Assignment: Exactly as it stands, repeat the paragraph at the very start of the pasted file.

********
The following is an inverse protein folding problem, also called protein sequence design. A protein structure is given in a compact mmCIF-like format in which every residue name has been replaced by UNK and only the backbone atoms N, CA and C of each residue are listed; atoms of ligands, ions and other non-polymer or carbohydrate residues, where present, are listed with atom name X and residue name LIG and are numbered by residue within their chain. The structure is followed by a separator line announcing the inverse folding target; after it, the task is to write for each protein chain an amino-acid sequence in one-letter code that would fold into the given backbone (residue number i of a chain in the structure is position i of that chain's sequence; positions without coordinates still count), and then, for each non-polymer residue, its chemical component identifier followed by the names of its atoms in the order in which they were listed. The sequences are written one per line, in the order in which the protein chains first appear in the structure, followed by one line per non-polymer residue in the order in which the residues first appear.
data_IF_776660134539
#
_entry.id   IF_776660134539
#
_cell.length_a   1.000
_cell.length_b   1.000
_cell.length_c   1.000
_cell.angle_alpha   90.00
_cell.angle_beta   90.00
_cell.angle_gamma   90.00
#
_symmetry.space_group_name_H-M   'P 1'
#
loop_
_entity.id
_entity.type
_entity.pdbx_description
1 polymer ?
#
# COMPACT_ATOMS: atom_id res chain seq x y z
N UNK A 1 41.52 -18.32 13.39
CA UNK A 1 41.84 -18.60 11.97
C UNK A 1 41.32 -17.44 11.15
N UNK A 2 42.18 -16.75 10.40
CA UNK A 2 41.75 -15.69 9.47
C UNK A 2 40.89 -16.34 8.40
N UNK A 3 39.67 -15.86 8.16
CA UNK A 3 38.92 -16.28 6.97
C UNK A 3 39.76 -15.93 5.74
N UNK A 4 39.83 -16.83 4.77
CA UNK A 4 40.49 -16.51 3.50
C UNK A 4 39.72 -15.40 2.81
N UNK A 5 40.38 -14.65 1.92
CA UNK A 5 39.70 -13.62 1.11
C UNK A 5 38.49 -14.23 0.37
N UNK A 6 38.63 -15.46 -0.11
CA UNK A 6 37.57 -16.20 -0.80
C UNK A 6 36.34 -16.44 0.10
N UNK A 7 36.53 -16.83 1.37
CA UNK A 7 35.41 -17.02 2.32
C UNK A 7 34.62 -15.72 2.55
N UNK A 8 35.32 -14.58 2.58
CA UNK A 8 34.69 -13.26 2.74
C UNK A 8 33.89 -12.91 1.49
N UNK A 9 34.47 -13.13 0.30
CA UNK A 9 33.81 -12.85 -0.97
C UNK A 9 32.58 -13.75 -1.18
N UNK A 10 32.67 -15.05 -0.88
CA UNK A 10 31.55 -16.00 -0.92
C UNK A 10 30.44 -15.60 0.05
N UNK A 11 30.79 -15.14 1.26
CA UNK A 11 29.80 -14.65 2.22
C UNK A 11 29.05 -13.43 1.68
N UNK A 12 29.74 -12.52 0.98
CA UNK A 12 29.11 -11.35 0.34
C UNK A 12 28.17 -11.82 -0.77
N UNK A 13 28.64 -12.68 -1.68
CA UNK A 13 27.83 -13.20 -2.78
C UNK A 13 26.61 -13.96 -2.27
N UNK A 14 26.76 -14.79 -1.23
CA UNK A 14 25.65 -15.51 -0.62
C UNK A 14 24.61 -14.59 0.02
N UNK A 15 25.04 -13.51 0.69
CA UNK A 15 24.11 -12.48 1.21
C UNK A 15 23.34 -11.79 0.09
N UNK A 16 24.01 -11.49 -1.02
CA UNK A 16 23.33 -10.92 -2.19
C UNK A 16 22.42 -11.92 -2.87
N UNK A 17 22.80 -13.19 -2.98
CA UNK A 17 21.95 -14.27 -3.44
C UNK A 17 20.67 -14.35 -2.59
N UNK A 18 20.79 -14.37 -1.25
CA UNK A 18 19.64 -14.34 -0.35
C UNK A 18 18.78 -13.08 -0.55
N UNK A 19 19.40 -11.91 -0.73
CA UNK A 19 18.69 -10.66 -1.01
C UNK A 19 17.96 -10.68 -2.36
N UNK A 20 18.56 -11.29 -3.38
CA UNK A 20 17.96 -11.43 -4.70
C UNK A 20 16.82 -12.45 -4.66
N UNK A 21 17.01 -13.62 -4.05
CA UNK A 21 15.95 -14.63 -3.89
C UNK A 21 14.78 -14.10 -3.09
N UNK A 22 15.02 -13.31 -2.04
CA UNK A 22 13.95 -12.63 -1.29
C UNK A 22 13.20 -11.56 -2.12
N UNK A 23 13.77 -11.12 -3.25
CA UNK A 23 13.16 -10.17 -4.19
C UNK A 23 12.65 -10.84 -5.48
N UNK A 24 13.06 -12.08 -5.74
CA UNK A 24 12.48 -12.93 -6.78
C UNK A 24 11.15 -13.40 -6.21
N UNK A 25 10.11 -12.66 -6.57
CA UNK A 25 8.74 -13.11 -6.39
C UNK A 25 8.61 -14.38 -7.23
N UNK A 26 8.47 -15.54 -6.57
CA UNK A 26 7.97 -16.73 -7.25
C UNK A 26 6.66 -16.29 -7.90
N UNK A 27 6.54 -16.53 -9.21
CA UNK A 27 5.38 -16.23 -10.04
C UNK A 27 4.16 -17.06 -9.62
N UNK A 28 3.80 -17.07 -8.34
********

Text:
The following is an inverse protein folding problem, also called protein sequence design. A protein structure is given in a compact mmCIF-like format in which every residue name has been replaced by UNK and only the backbone atoms N, CA and C of each residue are listed; atoms of ligands, ions and other non-polymer or carbohydrate residues, where present, are listed with atom name X and residue name LIG and are numbered by residue within their chain. The structure is followed by a separator line announcing the inverse folding target; after it, the task is to write for each protein chain an amino-acid sequence in one-letter code that would fold into the given backbone (residue number i of a chain in the structure is position i of that chain's sequence; positions without coordinates still count), and then, for each non-polymer residue, its chemical component identifier followed by the names of its atoms in the order in which they were listed. The sequences are written one per line, in the order in which the protein chains first appear in the structure, followed by one line per non-polymer residue in the order in which the residues first appear.